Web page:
Survivor of ’63 Alabama church bombing seeks compensation
By JAY REEVES Associated Press April 11, 2013 1:58AM
Sarah Collins Rudolph, the lone survivor of a 1963 church bombing, and Fate Morris, whose sister died in the blast, discuss their desire for compensation from the bombing during an interview in Birmingham, Ala., on Wednesday, April 10, 2013. Rudolph was badly injured in the bombing, which killed sister Addie Mae Collins, and Morris said he is still haunted by memories of digging through the church rubble. The two say they will turn down a proposed Congressional Gold Medal honoring the victims. (AP Photo/Jay Reeves)
BIRMINGHAM, Ala. — The lone survivor of a 1963 Alabama church bombing that killed four black girls said Wednesday she wants millions in compensation for her injuries and won’t accept a top congressional award proposed to honor the victims.
Sarah Collins Rudolph, in an interview with the Associated Press, said she feels forgotten 50 years after the blast shocked the nation. Rudolph lost an eye in the Sept. 16, 1963 bombing at Birmingham’s Sixteenth Street Baptist Church and says she never got restitution.
“We haven’t received anything, and I lost an eye,” said Rudolph, who lives north of Birmingham. “They just want to throw a medal at us.”
Congress is considering whether to award the Congressional Gold Medal to the four girls who died: 14-year-olds Addie Mae Collins, Carole Robertson and Cynthia Wesley, and 11-year-old Denise McNair. Addie Mae was the sister of Rudolph, who was 12 at the time and was in a downstairs washroom with the four girls when the blast occurred. At least two dozen others were injured.
The brother of Cynthia Wesley said he isn’t interested in the award either and wants compensation, partly because history didn’t even record his sister’s name correctly.
U.S. Reps. Terri Sewell, a Democrat, and Spencer Bachus, a Republican, announced a bipartisan effort in January to award the medal to the church bombing victims. The medal represents the highest civilian honor that Congress can bestow. Recipients have ranged from George Washington to civil rights figure Rosa Parks, Pope John Paul II and “Peanuts’ creator Charles M. Schulz.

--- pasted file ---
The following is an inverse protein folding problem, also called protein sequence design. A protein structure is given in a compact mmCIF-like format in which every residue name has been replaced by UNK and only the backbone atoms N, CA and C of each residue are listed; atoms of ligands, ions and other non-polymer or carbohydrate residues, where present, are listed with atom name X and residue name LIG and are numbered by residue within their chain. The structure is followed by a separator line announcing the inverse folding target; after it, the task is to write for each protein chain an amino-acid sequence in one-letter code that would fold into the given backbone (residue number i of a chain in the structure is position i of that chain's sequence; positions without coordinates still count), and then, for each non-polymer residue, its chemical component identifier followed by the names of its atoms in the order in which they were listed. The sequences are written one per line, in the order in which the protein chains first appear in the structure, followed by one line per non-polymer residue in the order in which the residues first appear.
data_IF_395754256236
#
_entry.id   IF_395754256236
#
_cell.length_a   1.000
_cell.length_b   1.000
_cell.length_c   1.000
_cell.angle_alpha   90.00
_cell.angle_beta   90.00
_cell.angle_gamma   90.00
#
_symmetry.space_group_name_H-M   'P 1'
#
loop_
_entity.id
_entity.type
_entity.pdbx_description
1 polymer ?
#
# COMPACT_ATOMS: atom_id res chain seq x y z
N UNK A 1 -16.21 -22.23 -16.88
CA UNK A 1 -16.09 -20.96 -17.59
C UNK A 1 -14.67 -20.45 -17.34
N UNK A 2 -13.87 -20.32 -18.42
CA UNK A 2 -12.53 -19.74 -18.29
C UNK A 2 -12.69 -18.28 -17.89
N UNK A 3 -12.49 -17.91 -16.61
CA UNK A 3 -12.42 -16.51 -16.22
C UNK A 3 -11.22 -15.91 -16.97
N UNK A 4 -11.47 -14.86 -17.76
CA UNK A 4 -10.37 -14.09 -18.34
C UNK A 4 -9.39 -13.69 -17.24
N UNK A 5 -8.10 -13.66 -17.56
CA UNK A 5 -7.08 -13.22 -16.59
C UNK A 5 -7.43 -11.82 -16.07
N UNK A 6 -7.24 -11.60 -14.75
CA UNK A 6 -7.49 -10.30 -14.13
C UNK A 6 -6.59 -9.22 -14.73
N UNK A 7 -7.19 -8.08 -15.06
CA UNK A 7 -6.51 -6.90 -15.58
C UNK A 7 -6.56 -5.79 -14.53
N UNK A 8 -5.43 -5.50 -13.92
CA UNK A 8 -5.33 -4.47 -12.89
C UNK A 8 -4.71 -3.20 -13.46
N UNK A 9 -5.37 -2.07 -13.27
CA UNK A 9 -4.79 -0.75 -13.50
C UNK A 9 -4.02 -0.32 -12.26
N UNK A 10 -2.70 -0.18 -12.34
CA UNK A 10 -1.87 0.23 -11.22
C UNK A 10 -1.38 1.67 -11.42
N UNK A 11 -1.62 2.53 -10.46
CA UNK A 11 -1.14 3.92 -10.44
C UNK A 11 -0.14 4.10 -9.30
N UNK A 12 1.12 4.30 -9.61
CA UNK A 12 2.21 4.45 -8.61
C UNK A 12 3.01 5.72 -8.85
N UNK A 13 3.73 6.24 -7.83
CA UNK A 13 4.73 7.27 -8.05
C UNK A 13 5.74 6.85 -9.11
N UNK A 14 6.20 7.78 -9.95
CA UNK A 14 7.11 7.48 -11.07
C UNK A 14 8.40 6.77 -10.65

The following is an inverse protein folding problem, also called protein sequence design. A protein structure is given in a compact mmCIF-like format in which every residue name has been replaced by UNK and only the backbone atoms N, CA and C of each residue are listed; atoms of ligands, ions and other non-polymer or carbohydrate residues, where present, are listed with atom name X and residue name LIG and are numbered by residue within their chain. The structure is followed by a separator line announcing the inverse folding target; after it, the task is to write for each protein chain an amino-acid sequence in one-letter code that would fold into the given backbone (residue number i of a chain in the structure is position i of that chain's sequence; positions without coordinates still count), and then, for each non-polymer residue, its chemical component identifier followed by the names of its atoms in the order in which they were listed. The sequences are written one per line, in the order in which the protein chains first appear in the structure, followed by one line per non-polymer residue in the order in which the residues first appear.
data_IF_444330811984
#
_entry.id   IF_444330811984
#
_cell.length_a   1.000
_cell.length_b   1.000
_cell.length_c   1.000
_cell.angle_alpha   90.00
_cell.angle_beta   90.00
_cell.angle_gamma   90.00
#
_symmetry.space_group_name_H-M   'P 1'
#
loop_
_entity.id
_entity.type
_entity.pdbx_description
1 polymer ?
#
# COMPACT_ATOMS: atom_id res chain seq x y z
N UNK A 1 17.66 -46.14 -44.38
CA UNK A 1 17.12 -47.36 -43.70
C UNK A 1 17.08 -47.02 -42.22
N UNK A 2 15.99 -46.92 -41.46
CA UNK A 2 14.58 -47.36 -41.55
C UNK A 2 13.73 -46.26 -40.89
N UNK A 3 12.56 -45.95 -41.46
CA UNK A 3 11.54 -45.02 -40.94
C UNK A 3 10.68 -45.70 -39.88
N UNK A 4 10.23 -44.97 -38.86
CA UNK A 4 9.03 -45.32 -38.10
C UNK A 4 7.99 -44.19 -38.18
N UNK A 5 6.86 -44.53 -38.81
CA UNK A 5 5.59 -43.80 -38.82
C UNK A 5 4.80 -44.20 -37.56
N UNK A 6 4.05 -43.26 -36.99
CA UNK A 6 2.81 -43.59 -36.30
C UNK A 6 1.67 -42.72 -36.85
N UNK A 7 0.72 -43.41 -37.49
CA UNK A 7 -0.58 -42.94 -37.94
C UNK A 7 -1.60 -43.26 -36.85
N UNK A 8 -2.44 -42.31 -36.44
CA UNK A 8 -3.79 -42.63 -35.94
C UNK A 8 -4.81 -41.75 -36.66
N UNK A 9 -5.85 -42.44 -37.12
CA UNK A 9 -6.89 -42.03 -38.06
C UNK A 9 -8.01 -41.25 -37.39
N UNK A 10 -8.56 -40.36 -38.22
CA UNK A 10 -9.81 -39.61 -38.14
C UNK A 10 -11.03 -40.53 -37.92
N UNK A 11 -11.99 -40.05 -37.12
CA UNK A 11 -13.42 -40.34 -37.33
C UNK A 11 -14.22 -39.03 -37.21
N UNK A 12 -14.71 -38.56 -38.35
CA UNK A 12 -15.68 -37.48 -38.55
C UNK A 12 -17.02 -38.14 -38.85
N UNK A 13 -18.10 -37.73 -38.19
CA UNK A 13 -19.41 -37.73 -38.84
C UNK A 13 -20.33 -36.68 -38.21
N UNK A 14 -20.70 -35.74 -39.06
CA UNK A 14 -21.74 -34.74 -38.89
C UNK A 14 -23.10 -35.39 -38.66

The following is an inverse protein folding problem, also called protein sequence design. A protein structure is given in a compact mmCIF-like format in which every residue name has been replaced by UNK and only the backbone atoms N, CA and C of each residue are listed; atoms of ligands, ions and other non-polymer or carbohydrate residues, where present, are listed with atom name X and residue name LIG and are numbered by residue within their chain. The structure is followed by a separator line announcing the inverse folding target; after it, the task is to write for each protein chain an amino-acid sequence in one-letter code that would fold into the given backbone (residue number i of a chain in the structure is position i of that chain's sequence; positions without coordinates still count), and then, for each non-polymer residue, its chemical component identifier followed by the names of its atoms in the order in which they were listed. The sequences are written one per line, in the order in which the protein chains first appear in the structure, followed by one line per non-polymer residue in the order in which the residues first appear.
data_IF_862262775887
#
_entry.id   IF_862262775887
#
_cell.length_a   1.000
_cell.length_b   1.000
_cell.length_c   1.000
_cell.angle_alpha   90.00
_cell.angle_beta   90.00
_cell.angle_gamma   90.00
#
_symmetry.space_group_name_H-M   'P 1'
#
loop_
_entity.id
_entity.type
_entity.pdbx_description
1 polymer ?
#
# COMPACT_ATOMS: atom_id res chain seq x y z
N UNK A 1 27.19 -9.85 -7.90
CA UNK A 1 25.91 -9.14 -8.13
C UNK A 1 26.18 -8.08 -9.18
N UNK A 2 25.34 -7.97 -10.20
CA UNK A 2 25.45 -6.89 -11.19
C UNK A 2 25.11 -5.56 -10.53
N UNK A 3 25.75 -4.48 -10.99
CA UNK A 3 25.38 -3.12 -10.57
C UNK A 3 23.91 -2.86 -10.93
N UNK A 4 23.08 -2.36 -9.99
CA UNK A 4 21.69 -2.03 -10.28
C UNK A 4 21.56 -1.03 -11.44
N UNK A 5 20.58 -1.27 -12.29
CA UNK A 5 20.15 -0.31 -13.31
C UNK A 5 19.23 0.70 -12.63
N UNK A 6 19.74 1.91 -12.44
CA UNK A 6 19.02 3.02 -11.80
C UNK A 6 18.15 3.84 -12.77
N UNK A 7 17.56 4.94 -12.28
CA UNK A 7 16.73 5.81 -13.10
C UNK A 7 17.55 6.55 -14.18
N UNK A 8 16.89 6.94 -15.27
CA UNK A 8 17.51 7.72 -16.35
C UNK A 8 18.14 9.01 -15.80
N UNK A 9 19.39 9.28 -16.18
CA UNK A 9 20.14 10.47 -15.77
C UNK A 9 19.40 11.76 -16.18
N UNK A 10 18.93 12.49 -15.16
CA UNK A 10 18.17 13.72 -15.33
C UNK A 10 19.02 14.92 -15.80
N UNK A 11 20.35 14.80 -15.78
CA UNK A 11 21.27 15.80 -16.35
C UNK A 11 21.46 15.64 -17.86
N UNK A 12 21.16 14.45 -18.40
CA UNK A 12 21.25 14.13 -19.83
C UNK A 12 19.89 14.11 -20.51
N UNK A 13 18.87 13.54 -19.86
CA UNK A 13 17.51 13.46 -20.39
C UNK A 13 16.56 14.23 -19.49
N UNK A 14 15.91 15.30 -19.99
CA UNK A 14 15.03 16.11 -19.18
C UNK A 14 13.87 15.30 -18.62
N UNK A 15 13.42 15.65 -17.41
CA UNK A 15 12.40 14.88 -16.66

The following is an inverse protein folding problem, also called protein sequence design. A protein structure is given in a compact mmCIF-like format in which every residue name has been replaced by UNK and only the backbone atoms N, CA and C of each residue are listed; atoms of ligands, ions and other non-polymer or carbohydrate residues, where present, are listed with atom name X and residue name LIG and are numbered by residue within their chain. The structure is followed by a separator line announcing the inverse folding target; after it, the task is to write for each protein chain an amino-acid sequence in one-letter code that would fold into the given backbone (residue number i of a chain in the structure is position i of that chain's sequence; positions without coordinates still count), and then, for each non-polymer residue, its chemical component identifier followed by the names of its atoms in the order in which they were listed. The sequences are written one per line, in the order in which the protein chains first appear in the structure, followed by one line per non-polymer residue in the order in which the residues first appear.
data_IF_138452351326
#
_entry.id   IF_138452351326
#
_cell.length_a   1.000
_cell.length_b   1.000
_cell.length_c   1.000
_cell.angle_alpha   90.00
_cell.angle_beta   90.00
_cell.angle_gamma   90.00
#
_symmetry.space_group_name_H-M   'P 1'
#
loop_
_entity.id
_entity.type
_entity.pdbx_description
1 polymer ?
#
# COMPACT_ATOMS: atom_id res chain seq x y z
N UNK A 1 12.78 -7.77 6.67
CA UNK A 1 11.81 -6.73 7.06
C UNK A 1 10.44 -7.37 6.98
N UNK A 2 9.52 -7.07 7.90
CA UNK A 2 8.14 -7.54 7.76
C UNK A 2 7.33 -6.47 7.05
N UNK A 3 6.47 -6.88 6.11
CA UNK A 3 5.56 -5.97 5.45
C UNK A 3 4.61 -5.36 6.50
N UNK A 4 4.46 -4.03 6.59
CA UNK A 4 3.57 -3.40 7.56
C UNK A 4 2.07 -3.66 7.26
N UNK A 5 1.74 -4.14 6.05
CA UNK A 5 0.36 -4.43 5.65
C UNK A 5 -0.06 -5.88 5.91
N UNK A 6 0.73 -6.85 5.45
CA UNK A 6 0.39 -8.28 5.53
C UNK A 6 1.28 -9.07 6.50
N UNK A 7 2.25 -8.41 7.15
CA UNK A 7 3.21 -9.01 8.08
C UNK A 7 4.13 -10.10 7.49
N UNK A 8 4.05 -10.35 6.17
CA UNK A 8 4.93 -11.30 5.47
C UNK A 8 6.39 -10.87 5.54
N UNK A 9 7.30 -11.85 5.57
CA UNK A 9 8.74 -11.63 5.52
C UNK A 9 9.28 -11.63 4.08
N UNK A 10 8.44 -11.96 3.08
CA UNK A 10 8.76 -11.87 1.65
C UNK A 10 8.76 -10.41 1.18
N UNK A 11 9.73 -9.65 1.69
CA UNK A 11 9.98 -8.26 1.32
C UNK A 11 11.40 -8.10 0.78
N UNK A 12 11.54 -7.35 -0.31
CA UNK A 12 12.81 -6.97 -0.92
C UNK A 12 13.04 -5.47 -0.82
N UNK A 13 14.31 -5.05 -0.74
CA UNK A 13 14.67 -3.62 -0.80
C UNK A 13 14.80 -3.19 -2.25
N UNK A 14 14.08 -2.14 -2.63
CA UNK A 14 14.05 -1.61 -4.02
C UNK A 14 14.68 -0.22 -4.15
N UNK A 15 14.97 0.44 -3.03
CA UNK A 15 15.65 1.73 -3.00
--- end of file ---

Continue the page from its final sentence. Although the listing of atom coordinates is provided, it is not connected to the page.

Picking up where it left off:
The church bombing shocked the nation and was a galvanizing moment in the civil rights movement.
The five girls were preparing for Sunday services in the washroom near the wall where the bomb was planted outside.
It was more than a decade before any successful prosecutions were brought in the case.
Juries convicted three Ku Klux Klansmen in the bombing years later, and one suspected accomplice died without ever having been charged; one of the four is still in prison and the others are dead.
But Rudolph said she still hasn’t gotten justice like other crime victims who receive restitution payments.
“My sister was killed and I lost my eye. Why should I be any different?” said Rudolph, who says she still suffers from painful memories, physical scars and posttraumatic stress syndrome.
Rudolph said she wants compensation “in the millions” for her injuries and the death of Addie Mae, but she hasn’t settled on an exact amount.
Fate Morris said he also will refuse the medal and wants compensation like Rudolph for the death of his sister, typically referred to as Cynthia Wesley. Morris said her real name was Cynthia Morris, and no medal will replace the mistake.
“It’s a smoke screen to shut us up and make us go away so we’ll never be heard from again,” Morris told AP.